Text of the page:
Local Bounty: February 4

The Other Dairy



Most of us think cow when we think of milk—or most non-cheese dairy products. That’s what is most common in the U.S. But there’s a whole world of people who adore both goat’s and sheep’s milk, and we’re seeing more of it in the markets. For those who can’t tolerate cow’s milk, goat’s milk—with its different fats and proteins and lower levels of lactose can make dairy more tolerable. Sheep milk, on the other hand is higher in lactose than either cow’s or goat’s milk, so it’s not recommended to those who are severely lactose intolerant, but it is richer in protein. And while it has about double the fat content of the others, it contains higher levels of conjugated linoleic acid, which may promote fat loss, improve blood lipid levels, and possibly help prevent diabetes.

Okay, enough of the dietary talk. Check with your doctor if you have medical issues. Let’s talk flavor, cooking, and all the good stuff. I decided to make a Brousse cheese—a simple soft goat/cow cheese that uses lemon and salt to get a curd and add a touch of flavor. I had remembered seeing goat milk at Sprouts, so off I went. The full fat version I needed wasn’t on the shelf so I asked an employee if they had any in the back. While waiting I perused the yogurt section and found goat’s milk and then sheep’s milk yogurt. I somehow had missed these so in went several containers into my cart—and now to you.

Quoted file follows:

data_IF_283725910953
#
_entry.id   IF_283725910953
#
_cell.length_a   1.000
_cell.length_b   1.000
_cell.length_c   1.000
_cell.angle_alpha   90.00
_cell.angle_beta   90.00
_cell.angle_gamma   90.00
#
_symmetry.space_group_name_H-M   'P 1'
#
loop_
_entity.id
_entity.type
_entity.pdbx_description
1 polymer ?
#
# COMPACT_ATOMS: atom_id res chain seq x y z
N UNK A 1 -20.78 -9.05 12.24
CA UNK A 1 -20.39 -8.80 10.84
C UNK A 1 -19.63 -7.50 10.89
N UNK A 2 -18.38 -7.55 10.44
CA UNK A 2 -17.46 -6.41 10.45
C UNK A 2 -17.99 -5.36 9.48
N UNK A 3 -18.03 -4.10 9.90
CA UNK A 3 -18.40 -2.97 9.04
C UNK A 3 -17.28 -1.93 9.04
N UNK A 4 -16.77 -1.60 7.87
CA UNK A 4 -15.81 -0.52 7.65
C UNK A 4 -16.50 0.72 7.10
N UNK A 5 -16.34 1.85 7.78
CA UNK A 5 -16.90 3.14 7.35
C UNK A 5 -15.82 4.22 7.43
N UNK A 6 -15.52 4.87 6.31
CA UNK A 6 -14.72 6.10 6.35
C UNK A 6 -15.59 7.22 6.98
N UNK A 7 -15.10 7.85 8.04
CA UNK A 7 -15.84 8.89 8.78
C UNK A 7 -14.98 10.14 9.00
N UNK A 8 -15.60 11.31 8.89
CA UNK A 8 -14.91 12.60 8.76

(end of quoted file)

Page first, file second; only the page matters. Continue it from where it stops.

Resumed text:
yogurt and milk
From left: Bellwether Farms Sheep Milk Yogurt, Meyenberg Goat Milk, Skyhill Farms Goat Yogurt | Photos by Caron Golden

Meyenberg Goat Milk

I’ll cut to the chase. I got the wrong milk for making cheese. Meyenberg, based in California’s Central Valley, makes ultra-pasteurized whole and low-fat milk. Perfectly good for drinking and cooking. Not at all good for making cheese. But, the milk is delicious—like drinking liquid goat cheese. If you don’t want to drink it, add it to soup or pudding, make gelato, add to quiche or a custard. Basically, anything you’d add milk to, but know the taste is going to be more distinctive than cow’s milk. $3.99 a quart

Skyhill Farms Goat Yogurt

Skyhill Farms, of Napa Valley, started out as an organic produce farm but they began acquiring a herd of goats and started selling goat cheese in 1991. I am now cooing over their yogurt. There are at least six varieties at Sprouts—plain, peach, blueberry, vanilla, strawberry, and raspberry. They’re thick and creamy with a good amount of tang. If you want to take it to another level, strain the plain yogurt overnight in cheesecloth to make a soft goat’s milk cheese. You could marinate the cheese in olive oil and herbs, then have a spread for crackers. $1.99 for a 6-ounce container

Bellwether Farms Sheep Milk Yogurt

I’ve long been an acolyte of the Bellwether Farms cheese folks, especially their cow’s milk Carmody and Crescenza. But now I’m adding the sheep’s milk yogurt to my list of must enjoys. The yogurt from the pastured goats at the family-owned Sonoma farm is rich and sweet. I enjoyed both the plain and vanilla flavors, but they also sell strawberry, blueberry, blackberry, and spiced apple (I didn’t see the latter two at Sprouts, but it may be a seasonal thing). Like the goat yogurt, you can drain the plain variety to make a soft cheese—perhaps to spread on a toasted bagel. How about adding it to cheesecake, making panna cotta, or making a sheep’s yogurt tzaziki? $2.29 for a 6-ounce container

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